Starting up, running, growing and exiting a business are all new experiences for those on their first entrepreneurial journey. It comes to no surprise that at some point while venturing into the unknown entrepreneurs seek to learn from experienced professionals. This article clarifies the difference between advisors, coaches and mentors, and the type of help they can provide to a business and the people working within that business.
Let us start with defining each role in more detail:
Advisors are hired because of their subject-matter expertise in a specific domain or the segment of business. They provide professional advice in a proactive, prescriptive and directing manner, telling you what to do to achieve your business objective in the short- or mid-term. Naturally, advisors are performance-focused, hands-on, and their payment is associated to the delivery of a business result.
Coaches are hired because of their process expertise. They usually have a general business understanding, and will offer proactively an outside-in perspective. Listening and empathetic, they focus on helping a business and the people working within that business learn how to achieve specific goals through discovery and skills development. Their engagement horizon is mid- to long-term and their remuneration is associated with the delivery of a self-sustainable business- or people capability.
Mentors are matched, not hired. They are accomplished professionals who offer wisdom and a combination of personal and professional advice. In general mentors are reactive. When triggered, they will respond with guiding and motivating rather than doing. Mentors think long-term, building a relationship aiming to enable personal growth and development for their mentee. Purpose-driven and altruistic, they will expect no payment in return for their work. The creation of legacy is their measure of success.
Advisors are best to tell you "what" to do and coaches "how" to do it. Mentors will focus on helping you understand "why" your choices matter. In this context, your desired outcome and respective time horizon are the key selection criteria. Here are some specific examples to illustrate this:
Having decided whether an advisor, a coach or a mentor is who you need, it is also important to consider additional "soft" factors. Our experience shows that advising, coaching and mentoring are most effective when the people involved have a basic degree of alignment in values, personality and character traits. The phrase "basic degree of alignment" is key: expecting more than that can jeopardise the positive effects of diversity and new ideas an advisor, coach or mentor can bring. If you do not know how to test for those soft factors, common sense is the best approach. At Neos Chronos, for example, we would never engage with someone - however competent - if we cannot assert their purpose, cannot sense their integrity, and do not feel we can trust them.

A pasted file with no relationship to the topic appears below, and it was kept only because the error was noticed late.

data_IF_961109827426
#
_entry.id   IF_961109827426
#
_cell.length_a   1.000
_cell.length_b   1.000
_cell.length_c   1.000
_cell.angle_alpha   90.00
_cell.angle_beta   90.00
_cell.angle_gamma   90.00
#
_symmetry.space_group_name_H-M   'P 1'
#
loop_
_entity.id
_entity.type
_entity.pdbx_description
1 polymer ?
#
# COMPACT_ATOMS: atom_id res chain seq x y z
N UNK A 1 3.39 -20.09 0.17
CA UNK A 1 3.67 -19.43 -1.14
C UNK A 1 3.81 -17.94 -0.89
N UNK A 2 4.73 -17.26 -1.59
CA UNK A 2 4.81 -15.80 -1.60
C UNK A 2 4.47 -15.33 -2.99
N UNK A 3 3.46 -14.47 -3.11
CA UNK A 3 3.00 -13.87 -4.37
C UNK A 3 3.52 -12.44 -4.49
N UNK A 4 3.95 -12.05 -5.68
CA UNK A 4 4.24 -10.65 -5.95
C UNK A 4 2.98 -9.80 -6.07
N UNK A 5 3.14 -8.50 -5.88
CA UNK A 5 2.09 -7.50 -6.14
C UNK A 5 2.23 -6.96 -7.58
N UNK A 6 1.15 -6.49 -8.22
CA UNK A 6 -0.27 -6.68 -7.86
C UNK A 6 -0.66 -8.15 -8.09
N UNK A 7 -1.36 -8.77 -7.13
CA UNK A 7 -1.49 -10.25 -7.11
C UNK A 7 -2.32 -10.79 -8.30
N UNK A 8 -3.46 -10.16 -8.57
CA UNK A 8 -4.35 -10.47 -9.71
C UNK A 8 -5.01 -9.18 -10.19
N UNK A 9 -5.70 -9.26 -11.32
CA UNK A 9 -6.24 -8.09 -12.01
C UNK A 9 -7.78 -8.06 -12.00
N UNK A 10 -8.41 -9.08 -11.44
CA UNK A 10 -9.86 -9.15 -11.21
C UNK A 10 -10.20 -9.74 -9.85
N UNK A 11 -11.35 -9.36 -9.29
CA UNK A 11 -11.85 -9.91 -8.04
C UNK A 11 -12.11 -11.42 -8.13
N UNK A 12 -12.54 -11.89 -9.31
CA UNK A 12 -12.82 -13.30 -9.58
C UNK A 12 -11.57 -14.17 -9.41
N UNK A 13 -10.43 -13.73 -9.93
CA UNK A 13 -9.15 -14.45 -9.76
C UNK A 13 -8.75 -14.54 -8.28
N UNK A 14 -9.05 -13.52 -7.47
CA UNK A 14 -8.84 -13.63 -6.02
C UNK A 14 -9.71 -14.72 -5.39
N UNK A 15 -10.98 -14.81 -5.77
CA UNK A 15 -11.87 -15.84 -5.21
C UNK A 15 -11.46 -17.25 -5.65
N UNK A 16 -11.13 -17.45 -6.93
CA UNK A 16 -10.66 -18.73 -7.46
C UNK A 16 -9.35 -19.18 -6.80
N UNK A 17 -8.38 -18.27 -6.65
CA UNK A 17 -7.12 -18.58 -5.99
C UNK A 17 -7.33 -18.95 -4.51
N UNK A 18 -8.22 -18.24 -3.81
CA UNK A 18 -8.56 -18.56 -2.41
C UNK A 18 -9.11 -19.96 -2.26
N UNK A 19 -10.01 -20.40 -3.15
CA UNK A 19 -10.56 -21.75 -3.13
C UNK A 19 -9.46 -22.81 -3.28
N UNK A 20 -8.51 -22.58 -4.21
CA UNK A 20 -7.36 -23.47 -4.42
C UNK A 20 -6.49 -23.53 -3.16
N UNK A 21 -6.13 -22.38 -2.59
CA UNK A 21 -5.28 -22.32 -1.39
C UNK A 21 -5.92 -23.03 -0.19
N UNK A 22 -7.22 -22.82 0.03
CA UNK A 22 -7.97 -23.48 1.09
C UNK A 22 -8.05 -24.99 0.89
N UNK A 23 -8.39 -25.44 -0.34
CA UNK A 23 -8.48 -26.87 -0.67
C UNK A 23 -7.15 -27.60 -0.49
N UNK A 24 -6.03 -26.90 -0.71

Let us discuss some common questions (we will update this section as comments arrive):
Whether a startup or a large enterprise, board advisors are commonly appointed to add credibility and industry reach to a company. Their connections can often help accelerate growth. Board advisors are commonly present at board meetings only, and have no short-term business objectives assigned beyond their active participation in those meetings. In startups, board advisors are remunerated on an equity-basis. The Founder Institute's FAST Agreement is a great place to acquire further insights into engaging a board advisor.
There are significant differences between advisors and consultants, the most prevalent ones being that a) an advisor delivers towards a business objective, whereas a consultant delivers a work package and b) an advisor will act proactively, whereas a consultant will be directed in / tasked with the work to be performed.
At the time Neos Chronos was founded in 2013, we chose our tagline "Advise. Demonstrate. Inspire" to document our decision to deliver in a way that would make our clients capable to leverage and further enhance the benefits of our work beyond the "delivery" date. Our journey has confirmed that advising with purpose and demonstrating integrity inspires trust. In this respect, we regard ourselves as advisors, coaches and mentors at the same time, and our sales model is fully aligned to support this way of working.
In this article we looked at advisors, coaches and mentors and the type of help they can provide to a business and the people working within that business. Advisors are best to tell you what to do and coaches how to do it. Mentors will focus on helping you understand why your choices matter. Deciding on whether to engage an advisor, coach or mentor is best done using the desired outcome and timeframe, as well as soft factors such as basic alignment in values, personality and character traits.